Winston-Salem, N.C., native Jimmie Jeter is a triple threat — he sings, acts, and dances. He has worked with the North Carolina Black Reparatory Company, the Kernersville Little Theater, North Forsyth High School Theater, West Side Civic Theater Company and the Community Theater of Greensboro. He is also a member of Greater Cleveland Avenue Christian Church. As talented and gifted as he obviously is, he confesses that his life would be nothing without the mercy and love of God, stating that he is the ultimate ruler of his life and refuses to have it any other way.
Jeter is the son of Steven and Sonya Waddell, and brother to Joi and Jasmine Jeter. “As I look back over my life, I guess all those whoopings worked,” he says. In his 18 years of life on Earth, he says there have been many challenges, but the greatest struggle he says was finding out why he truly loves God. “I’m sure most kids my age and younger can agree that we are “told” most of our lives to believe God but never really given the opportunity to genuinely experience him for ourselves,” he says. “In this past year, I have experienced God for myself and in a new light, so the challenges that I face every day are now minor because nothing really is greater than my love for Christ.”
He is a recent graduate of the 2012 high school drama program of the North Carolina School of the Arts. There, he was challenged in every aspect of his life: mentally, physically, emotionally, physiologically and spiritually. Some of his academic accomplishments include the Sharon Poindexter Citizenship Award of North Forsyth High School, Humanitarian Award – Human Relations Committee of Winston Salem, Best Male Actor- North Carolina Theater Company, Best Leading Male- North Carolina Theater Company and he is a Honor Roll student.
Not only did God give Jeter the opportunity to go to the best high school for Performing Arts, but He also opened the door for Jeter to attend the best college for Performing Arts — The Juilliard School in New York City, with his tuition paid in full through scholarships. He says his aspirations are to continuously work as an actor, whether in movies, stage plays, or television. He also desires to work professionally with Denzel Washington, Will Smith, Idris Elba and Johnny Depp. “I would also like to one day become an artistic director of a theater company,” he says.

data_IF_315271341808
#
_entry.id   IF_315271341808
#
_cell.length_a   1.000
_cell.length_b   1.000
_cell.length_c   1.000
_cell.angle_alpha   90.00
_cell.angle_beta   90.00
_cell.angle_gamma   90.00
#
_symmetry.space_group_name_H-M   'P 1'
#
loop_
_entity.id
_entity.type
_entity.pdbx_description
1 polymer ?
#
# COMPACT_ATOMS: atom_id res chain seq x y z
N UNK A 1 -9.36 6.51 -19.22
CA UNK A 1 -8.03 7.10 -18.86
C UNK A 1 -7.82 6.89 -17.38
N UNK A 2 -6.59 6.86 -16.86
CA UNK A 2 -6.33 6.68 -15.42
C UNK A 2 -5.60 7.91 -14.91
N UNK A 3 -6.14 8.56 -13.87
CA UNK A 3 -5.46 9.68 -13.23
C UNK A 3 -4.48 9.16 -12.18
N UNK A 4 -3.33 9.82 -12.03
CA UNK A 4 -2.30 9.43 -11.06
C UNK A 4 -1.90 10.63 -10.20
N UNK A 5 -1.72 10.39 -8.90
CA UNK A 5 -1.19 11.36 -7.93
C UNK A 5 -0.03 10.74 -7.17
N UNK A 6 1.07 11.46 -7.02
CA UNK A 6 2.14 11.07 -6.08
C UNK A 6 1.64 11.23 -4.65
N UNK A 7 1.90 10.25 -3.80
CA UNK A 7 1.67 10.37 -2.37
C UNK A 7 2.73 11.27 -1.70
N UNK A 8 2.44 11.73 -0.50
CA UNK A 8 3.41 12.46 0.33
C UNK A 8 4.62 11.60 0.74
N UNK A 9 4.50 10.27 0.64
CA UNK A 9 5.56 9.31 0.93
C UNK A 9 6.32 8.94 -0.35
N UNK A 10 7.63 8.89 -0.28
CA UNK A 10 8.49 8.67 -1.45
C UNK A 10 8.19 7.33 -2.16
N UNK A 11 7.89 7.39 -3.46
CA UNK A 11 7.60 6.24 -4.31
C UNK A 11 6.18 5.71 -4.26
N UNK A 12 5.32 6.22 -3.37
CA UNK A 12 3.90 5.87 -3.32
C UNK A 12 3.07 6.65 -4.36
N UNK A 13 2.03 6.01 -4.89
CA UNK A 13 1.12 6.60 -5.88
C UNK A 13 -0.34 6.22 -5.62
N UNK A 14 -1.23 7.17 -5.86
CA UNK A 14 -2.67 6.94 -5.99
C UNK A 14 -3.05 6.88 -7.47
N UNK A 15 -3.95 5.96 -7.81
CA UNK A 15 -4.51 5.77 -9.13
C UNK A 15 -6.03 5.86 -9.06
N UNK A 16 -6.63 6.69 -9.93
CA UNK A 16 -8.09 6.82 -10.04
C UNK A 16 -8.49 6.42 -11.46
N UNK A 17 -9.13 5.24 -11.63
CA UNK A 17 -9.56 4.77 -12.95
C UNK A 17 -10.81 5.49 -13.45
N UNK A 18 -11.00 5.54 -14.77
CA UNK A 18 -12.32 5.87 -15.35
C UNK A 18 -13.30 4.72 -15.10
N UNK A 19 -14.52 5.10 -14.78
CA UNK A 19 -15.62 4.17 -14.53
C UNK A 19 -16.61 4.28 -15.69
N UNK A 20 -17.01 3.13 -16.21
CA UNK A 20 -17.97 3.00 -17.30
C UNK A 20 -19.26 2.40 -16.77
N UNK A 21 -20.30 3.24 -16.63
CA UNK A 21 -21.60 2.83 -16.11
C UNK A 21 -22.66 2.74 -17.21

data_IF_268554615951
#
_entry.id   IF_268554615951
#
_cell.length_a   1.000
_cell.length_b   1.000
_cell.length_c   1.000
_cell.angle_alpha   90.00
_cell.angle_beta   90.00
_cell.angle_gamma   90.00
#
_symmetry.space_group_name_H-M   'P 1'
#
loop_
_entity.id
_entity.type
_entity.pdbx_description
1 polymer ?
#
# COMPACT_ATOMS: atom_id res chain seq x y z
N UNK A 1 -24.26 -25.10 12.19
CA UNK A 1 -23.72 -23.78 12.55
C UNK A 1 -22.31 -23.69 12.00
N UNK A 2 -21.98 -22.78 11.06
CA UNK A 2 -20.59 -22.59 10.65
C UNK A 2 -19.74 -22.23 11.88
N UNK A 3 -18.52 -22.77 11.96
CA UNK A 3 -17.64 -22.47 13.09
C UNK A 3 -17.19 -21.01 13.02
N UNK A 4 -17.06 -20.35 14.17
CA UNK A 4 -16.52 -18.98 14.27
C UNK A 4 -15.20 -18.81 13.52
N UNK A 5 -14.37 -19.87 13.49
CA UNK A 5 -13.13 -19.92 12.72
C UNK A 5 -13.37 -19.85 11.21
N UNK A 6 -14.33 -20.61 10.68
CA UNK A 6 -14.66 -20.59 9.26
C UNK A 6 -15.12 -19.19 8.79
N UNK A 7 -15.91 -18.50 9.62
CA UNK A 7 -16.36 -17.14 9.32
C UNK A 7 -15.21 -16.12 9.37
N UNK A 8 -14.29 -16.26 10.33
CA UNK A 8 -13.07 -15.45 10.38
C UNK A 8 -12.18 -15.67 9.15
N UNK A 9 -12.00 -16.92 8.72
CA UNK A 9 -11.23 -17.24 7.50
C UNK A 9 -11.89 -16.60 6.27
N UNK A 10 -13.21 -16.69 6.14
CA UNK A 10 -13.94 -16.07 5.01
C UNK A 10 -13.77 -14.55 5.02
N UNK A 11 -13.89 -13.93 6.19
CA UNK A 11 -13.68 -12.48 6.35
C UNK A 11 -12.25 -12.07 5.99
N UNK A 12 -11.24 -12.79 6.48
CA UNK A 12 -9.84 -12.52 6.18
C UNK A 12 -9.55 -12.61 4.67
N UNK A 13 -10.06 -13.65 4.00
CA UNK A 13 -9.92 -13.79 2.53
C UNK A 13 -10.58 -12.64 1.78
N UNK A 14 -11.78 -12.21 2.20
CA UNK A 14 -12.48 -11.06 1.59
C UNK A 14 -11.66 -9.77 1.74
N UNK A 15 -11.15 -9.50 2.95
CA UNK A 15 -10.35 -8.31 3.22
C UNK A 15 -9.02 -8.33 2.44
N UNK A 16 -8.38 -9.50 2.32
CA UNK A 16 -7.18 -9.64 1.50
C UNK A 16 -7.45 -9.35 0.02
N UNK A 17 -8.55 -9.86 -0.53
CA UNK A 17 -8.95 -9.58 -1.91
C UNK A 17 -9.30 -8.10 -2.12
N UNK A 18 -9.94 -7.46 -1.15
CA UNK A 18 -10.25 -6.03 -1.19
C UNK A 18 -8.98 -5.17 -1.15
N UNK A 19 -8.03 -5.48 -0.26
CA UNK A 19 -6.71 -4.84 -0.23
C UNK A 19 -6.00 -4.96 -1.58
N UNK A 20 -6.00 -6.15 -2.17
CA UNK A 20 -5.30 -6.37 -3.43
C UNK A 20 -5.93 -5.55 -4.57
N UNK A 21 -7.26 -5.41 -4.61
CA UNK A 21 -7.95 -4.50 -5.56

Jeter acknowledges the fact that it takes a village to raise child. He accredits the constant support of his parents as his greatest inspiration and example for life. He also credits Bishop Sheldon McCarter and his co-pastor for being spiritual influences. He says Kelly and Molley Maxner have been tremendous jewels in his artistic development. Mable Robinson helped him start on his journey by pushing him to go further. Most importantly he says his grandmother, who passed away two years ago, has undoubtedly been a vital key to his success. “She always taught me to keep God first in all that I do.,” he says.
“My relationship with God is the only thing that keeps me sane in this crazy industry. It has taught me to love, love , love, and love some more,” says Jeter. Life hasn’t always been simple for him. There have been times when he was lost. Now he professes that if God can turn my life completely around, I know he can do it for anyone. “No one is too young to love Christ and have a real relationship — know him for yourself,” he says.